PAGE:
The story goes that Lakhey, originally a demon, falls in love with a human and arrives on Earth to see his beloved. Upon discovering a demonic entity, the locals promptly bring him to the king. The king makes an offer to let him stay if he agrees to be the protector of the children of Kathmandu. But, how could the people trust a demon? They decide to put him through a test where they send a little boy to him to see how he responds. To their utter surprise, Lakhey begins playing with the little boy. Seeing this, people begin to trust him and accept him as the protector.

At the Indra Jatra celebration, it is believed that the man wearing the costume embodies the spirit of the demon god and performs the dance without any training.

Indra: The Main Deity of the Festival

The god who was deemed a thief. With a sword in one hand, dressed in blue, he dances to the beats of the drums along with his two attendants. Indra, the god of the heavens and the god of rain is believed to have arrived on earth in disguise in search of a rare flower called Parijata. The flower was capable of curing his mother from an illness. On spotting the flowers in a garden at Kathmandu he decides to take it without permission and gets caught by the owner of the garden.

People captured and tied him at Darbar Square as a practice to punish the thieves of that time. On realizing his true identity, people insisted he stayed on earth. But he had to return to his home, so he left with a promise to return every year to bless the people of Kathmandu or so goes the story.

The calendar placement of the festival also indicates thanksgiving to the rain gods that aided the agricultural season and seek blessings from Dagin the mother of Indra who promises to provide a sustainable environment for the crops to grow during winter in return for the release of his son.

Dagin: The Mother of Indra

The worried mother dressed in gold and white wanders the streets of Kathmandu in search of her lost son on the first day of the procession. It is believed that on observing that her son has not returned from Earth, she descends to Earth in search of him. She is a symbol of loss or bereavement. With her, people remember the ones they have lost in their lives that year.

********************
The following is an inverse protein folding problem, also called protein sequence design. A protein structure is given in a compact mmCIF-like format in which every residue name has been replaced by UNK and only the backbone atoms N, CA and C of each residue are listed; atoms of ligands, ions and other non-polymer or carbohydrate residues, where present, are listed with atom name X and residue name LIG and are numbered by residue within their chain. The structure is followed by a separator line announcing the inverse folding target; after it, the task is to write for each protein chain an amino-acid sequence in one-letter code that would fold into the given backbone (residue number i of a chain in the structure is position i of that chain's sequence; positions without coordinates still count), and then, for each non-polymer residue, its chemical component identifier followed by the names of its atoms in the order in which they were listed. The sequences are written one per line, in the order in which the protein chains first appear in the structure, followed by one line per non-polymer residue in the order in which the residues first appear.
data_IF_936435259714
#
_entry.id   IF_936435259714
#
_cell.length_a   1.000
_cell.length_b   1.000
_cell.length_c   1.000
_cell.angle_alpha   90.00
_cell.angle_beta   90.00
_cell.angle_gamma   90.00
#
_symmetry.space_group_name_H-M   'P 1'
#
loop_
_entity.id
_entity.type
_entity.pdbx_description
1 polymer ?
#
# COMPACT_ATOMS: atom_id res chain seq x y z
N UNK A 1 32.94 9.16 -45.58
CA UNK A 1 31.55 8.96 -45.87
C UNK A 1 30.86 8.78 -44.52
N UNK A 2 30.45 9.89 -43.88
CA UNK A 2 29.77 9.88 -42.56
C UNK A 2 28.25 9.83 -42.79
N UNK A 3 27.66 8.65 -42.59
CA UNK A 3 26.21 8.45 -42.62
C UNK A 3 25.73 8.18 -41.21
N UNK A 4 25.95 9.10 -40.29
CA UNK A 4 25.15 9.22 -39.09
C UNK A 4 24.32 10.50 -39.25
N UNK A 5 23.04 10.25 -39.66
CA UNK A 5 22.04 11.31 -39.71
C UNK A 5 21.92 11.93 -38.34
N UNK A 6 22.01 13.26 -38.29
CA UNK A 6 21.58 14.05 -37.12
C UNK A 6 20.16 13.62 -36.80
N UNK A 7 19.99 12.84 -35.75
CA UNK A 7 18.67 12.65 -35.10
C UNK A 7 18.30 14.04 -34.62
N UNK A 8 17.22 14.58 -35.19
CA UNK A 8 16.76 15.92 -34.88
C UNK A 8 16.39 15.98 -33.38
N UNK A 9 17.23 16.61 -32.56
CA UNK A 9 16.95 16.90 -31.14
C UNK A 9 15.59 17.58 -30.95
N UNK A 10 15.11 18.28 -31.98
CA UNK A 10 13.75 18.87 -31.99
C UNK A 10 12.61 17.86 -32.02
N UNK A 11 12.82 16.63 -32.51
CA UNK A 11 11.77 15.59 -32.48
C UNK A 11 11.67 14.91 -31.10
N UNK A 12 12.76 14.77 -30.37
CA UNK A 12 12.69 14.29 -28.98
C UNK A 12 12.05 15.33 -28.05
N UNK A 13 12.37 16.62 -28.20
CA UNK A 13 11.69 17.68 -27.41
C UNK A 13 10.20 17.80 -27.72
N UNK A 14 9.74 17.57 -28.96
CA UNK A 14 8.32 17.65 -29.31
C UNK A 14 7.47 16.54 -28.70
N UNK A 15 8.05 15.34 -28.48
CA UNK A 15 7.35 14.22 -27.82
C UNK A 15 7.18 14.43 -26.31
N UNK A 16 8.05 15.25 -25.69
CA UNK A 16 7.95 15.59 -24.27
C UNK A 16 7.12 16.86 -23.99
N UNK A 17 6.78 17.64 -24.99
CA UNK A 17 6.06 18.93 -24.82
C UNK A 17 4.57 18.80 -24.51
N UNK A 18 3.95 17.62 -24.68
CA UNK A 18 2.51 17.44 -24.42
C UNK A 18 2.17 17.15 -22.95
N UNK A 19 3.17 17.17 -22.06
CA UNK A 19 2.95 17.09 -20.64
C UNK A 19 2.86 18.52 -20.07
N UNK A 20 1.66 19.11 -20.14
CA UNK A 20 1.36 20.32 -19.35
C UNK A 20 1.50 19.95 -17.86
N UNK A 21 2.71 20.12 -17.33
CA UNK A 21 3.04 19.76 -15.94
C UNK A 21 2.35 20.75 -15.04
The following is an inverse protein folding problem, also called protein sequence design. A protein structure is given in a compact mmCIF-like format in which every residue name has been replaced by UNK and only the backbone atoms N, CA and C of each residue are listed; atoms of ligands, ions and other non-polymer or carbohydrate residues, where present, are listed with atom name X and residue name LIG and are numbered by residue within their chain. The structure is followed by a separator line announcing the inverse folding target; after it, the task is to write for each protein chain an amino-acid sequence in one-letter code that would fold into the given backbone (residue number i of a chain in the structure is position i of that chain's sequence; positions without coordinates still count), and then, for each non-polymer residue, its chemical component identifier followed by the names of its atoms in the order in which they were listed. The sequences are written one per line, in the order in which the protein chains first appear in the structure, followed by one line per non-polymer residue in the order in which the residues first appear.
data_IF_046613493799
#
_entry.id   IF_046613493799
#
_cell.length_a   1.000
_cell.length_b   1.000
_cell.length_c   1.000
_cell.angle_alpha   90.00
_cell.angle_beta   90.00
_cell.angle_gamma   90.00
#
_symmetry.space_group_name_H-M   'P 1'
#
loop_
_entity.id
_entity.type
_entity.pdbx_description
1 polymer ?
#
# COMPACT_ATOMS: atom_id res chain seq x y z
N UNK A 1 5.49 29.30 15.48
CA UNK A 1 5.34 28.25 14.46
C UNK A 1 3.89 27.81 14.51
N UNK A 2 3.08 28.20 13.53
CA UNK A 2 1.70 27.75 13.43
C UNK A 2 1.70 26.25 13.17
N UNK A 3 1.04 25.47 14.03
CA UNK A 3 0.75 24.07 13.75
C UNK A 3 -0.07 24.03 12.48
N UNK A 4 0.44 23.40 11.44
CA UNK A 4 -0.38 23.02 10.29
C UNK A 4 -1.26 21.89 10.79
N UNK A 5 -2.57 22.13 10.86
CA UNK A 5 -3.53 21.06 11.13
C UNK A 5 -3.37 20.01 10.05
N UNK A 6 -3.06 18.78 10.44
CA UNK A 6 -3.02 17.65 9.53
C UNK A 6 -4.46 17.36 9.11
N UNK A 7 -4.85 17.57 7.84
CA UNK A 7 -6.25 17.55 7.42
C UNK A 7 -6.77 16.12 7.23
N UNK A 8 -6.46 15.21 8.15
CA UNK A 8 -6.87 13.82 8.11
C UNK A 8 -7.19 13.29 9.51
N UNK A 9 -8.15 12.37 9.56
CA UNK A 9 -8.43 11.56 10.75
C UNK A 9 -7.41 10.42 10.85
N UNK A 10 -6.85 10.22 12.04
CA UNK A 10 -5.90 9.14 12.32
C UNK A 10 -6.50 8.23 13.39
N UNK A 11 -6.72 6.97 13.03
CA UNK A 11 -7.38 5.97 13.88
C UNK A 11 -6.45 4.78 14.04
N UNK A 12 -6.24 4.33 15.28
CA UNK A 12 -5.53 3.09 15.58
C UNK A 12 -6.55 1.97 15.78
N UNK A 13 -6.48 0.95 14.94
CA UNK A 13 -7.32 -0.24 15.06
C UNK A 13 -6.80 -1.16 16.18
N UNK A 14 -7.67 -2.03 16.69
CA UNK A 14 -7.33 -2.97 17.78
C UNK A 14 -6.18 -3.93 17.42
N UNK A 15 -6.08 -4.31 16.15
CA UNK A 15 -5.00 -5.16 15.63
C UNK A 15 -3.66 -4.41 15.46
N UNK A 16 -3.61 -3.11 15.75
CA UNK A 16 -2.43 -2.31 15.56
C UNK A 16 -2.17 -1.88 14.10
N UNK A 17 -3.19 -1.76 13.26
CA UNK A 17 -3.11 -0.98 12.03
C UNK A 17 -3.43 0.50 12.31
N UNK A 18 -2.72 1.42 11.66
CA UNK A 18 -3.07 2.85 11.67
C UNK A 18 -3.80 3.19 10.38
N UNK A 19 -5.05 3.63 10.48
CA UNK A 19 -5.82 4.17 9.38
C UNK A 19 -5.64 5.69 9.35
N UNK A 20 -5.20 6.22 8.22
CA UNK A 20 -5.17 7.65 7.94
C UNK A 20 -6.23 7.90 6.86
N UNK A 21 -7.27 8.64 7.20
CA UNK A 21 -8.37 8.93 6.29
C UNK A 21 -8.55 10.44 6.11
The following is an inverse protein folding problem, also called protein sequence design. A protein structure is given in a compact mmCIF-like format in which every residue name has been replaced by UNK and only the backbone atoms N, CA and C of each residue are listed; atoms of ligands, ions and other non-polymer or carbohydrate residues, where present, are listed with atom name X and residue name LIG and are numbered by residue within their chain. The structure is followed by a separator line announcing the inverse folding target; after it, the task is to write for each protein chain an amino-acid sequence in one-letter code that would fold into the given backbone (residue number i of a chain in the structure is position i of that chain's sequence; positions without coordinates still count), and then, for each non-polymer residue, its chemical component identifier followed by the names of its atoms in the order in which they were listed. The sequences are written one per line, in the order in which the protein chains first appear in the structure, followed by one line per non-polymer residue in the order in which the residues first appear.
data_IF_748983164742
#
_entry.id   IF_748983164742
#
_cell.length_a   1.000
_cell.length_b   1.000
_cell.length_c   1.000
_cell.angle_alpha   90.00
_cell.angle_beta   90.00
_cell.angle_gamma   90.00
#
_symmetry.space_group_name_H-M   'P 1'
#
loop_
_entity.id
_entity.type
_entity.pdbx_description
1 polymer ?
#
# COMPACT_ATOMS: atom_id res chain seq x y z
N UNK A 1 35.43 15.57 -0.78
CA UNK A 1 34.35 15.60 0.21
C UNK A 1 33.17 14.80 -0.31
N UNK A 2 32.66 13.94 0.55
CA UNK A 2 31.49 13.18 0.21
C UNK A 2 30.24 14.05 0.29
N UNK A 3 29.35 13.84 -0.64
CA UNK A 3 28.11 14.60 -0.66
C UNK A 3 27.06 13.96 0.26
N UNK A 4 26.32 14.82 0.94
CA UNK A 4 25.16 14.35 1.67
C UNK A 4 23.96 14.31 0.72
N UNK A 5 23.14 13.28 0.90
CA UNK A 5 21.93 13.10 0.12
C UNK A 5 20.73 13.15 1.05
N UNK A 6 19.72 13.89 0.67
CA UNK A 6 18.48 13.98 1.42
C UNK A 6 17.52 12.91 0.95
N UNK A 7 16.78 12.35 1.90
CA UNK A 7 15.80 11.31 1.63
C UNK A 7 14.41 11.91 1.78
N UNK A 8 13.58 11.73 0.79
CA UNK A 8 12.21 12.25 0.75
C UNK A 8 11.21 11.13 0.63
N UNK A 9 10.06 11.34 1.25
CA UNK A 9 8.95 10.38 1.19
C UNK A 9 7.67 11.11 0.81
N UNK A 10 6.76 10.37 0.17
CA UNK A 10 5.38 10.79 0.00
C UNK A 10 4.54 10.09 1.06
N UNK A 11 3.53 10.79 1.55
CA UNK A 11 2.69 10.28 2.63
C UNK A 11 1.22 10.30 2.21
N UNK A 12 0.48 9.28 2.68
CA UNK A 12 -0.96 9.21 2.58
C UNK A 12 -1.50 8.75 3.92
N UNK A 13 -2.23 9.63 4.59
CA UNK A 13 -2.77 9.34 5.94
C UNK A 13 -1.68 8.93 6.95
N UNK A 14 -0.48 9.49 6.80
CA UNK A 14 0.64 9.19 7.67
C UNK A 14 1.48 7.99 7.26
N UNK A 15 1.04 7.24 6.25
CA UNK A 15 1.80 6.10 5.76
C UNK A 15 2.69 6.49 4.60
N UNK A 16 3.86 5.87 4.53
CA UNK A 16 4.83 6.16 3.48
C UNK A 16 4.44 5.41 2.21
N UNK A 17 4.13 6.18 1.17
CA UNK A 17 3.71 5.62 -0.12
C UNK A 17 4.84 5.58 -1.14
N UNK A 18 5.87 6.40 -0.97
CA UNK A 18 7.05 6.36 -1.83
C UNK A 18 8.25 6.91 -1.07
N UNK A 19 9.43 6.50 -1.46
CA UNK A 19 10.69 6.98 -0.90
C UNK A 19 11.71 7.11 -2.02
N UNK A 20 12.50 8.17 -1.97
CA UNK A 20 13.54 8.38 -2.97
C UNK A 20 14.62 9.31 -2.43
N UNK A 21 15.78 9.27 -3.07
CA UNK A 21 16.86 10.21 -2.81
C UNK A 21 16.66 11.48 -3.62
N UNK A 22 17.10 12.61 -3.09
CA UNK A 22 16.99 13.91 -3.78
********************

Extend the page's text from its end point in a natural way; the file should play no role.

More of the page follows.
Pulu Kisi: The White Elephant

An energetic, playful white elephant in search of his master. Pulu Kisi the white elephant is said to be Indra’s vehicle on which he descended on Earth. A large white structure of an elephant made of wood carried by a group of men with a band set, parade through the streets of Kathmandu performing the Pulu Kisi dance.

Bhairava: The Fiercest Form of Shiva

Bhairava, the fiercest form of the Hindu god Shiva has no direct link to the story. However, he is a prominent part of Nepali culture. Large masks of Bhairava are displayed at different squares around Kathmandu with the most prominent being the Sweta Bhairava at Hanuman Dhoka. A metal pipe sticking out of his mouth dispenses traditional Nepali alcohol and rice beer. The locals battle to receive it as a form of blessing from the deity.

Final Thoughts

Humans’ relationship with symbols has been a long and fascinating one. From documenting daily life through cave paintings in ancient times to passing down knowledge in the form of stories, symbols have always been a part of us. Helping us navigate through life’s situations.  Also, the mysterious spirit possessions often difficult for a logical mind to comprehend put me in a state of wonder. Being from India, I could connect to these stories and immerse myself in the experience. The Indra Jatra experience did reaffirm to me that there is so much to life we’ve yet to discover; encouraging me to shed my judgements and embark on a journey of understanding the intricacies of existence.